OEM parts vs. Aftermarket vs. Universal parts: What’s the difference?

O.E.M. stands for Original Equipment Manufacturer, which basically means if you order a part that is O.E.M., it will be a direct factory replacement part straight from your equipment’s manufacturing factory warehouse. Sometimes O.E.M. is the only option available for replacing a part, depending on how special the part may be. For instance, let’s say you are wanting to replace a condenser fan motor for your outdoor condensing or heat pump unit. In some cases, the motors will be designed with an odd RPM or be an ECM motor, otherwise known as an Electronically Controlled Motor. These are cases where you can’t just go with an aftermarket or universal part. You would have to go with the O.E.M. which will always be much more expensive than an aftermarket part.  But then again, there are a lot of times when using an aftermarket is perfectly fine. It all just depends on the particular unit you have.
So then what’s the real difference? Well, there are certain specifications that need to be matched up depending which part you are looking to replace. As long as there is nothing really special to that part’s inner workings, finding an aftermarket replacement is fairly easy. Part numbers in a situation like this will ultimately be your best friend.
For instance: For these types of parts if a part number is not available, the important points are…
Blower motors or condenser fan motors:  
1.       HP or horsepower
2.       RPM
3.       Voltage
4.       Phase
5.       Positioning and mounting
6.       Rotation
7.       Diameter
Fan Blades:
1.       Number of blades
2.       Hub size
3.       Rotation looking at the hub side
4.       Pitch degree of the blades
Contactors:
1.       Amps
2.       Voltage
3.       Coil voltage
4.       Number of poles
Gas Valves:
1.       These are a bit tricky. The best suggestion here would be to get the part numbers from the valve itself. As an example, let’s say you have a Carrier furnace. Carrier does not actually make the gas valve that’s in there. The part is actually manufactured by a number of different manufacturers. So let’s pretend this one was made by White-Rodgers. There will be 2 part numbers on the valve, the Carrier number which might look like EF32CE233, and the White-Rodgers number which might look like 32C14-285. If you look for the Carrier number, you are looking for the O.E.M. which will always be more expensive. If you search under the White-Rodgers number, at this point you are looking for the aftermarket part. As you see, both numbers reference to the same part, just depending what part number you search for will determine how much the part will cost. Same part, different part numbers. All in all if you go with the O.E.M. you are really just paying for a name.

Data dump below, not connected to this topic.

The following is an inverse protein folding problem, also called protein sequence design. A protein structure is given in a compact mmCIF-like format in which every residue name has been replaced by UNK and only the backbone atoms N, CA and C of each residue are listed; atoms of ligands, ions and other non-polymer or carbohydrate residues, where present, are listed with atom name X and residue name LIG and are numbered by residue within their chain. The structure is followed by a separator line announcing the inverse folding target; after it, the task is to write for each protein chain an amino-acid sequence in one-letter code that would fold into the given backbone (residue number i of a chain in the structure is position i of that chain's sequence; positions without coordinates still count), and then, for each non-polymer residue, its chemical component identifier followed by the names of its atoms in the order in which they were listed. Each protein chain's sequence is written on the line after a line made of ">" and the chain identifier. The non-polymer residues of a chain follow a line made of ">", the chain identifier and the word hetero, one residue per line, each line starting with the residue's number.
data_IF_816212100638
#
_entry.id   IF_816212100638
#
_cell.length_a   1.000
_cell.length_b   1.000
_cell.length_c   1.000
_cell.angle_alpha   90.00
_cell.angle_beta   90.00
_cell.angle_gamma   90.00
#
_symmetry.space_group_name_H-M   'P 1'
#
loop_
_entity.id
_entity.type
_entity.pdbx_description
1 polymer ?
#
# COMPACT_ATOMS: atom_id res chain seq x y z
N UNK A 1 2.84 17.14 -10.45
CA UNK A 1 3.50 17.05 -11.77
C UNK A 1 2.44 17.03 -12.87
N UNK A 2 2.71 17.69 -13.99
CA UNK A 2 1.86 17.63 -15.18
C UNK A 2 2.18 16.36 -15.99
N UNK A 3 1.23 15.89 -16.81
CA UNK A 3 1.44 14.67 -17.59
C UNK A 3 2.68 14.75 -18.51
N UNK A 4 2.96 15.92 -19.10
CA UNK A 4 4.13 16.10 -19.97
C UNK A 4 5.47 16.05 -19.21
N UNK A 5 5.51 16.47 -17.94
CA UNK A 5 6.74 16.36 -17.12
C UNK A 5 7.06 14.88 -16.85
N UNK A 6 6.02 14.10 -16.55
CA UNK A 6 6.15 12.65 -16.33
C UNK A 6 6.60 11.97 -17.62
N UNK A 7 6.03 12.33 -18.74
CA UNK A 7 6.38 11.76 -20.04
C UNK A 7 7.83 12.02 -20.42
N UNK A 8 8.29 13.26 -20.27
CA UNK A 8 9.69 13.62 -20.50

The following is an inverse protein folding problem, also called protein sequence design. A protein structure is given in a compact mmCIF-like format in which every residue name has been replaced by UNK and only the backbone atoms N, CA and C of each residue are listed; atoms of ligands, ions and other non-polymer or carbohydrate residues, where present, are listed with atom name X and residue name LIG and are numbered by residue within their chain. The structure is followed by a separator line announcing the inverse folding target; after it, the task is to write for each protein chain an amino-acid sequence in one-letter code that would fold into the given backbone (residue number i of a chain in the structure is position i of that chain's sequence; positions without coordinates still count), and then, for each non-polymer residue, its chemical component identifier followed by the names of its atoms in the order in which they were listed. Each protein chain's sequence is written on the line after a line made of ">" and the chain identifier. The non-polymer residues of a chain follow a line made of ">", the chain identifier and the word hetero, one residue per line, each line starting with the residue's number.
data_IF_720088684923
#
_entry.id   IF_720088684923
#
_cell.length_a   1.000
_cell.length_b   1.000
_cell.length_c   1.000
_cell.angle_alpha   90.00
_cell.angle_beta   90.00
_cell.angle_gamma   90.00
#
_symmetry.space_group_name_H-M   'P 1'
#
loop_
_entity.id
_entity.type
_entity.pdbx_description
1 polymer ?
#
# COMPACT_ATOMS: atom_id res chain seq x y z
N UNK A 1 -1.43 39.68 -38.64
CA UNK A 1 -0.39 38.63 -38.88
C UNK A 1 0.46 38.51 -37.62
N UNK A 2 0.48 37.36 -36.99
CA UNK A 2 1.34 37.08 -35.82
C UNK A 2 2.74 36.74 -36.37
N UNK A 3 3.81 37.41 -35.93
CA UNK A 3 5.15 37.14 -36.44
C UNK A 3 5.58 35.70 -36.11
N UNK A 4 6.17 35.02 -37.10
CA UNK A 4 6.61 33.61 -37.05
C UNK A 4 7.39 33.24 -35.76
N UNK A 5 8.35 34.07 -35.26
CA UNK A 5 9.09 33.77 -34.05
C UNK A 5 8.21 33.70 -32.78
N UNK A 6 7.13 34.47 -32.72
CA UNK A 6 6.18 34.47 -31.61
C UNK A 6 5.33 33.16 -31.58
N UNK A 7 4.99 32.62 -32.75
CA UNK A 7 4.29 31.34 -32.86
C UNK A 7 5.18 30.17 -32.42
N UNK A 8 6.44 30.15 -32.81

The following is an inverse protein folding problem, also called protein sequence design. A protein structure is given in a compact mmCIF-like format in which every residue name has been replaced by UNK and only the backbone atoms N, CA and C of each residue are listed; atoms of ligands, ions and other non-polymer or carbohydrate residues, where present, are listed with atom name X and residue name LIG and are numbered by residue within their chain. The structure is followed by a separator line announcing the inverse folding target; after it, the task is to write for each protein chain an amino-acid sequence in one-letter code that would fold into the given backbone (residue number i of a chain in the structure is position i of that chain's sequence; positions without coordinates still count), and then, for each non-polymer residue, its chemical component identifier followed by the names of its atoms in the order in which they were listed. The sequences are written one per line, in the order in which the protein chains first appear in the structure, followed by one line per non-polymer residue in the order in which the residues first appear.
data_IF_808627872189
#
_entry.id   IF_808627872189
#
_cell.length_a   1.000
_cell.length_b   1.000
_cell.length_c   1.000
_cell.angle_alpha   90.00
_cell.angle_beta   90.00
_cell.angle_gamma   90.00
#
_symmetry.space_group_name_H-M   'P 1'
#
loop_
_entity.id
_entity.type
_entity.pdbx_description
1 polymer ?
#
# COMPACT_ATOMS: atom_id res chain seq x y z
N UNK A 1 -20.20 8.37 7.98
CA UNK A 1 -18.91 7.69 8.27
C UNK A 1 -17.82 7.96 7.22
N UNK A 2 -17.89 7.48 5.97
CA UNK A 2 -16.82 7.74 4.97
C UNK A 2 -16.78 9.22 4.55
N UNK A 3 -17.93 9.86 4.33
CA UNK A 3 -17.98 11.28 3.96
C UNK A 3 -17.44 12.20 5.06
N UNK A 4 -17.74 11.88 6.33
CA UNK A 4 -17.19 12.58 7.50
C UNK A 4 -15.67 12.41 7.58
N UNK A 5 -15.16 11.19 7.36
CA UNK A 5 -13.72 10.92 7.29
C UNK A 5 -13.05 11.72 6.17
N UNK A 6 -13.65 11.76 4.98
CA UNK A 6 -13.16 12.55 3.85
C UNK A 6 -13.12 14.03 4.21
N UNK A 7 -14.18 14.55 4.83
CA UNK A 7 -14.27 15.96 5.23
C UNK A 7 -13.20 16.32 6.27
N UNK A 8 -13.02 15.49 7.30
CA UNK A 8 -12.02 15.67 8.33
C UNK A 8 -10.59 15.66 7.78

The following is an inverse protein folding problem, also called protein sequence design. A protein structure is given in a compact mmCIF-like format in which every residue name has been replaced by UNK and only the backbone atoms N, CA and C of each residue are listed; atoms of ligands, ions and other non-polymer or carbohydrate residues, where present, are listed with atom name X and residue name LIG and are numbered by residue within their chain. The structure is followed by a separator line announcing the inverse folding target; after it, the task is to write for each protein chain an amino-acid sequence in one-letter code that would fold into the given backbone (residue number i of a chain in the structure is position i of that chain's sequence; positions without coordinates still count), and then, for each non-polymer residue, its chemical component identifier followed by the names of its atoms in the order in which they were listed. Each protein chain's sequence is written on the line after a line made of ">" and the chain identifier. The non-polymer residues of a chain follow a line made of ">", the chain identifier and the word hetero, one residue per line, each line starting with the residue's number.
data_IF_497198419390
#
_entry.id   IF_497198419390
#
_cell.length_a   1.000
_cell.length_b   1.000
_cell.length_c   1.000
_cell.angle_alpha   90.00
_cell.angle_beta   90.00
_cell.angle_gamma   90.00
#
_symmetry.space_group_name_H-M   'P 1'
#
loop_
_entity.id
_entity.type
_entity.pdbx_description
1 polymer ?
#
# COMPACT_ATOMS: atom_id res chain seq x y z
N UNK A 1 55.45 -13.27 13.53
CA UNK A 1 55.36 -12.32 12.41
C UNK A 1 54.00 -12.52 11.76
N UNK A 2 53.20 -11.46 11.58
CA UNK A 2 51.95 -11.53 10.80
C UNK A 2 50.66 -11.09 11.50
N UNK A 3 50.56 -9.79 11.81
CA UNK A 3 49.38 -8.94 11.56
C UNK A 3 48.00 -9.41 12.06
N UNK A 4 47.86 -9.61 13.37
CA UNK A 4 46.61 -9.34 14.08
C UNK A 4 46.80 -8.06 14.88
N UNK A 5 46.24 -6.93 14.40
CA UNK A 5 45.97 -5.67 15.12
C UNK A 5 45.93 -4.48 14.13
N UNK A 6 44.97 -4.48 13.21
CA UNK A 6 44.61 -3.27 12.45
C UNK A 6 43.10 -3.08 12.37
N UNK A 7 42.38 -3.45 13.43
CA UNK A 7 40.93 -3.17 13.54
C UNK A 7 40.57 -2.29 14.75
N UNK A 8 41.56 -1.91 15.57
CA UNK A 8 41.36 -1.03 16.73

The rule above can be used in almost every case when looking for a replacement part. And as explained before, there is no difference between O.E.M. and aftermarket parts aside from the cost and paying for a name. All that is needed to find the aftermarket is to search for the actual part manufacturer’s part number to bypass that O.E.M. pricing. Now that you are armed with the proper information to locate the parts needed, you will save yourself a lot of time and money in the future when tending to your HVAC parts needs.
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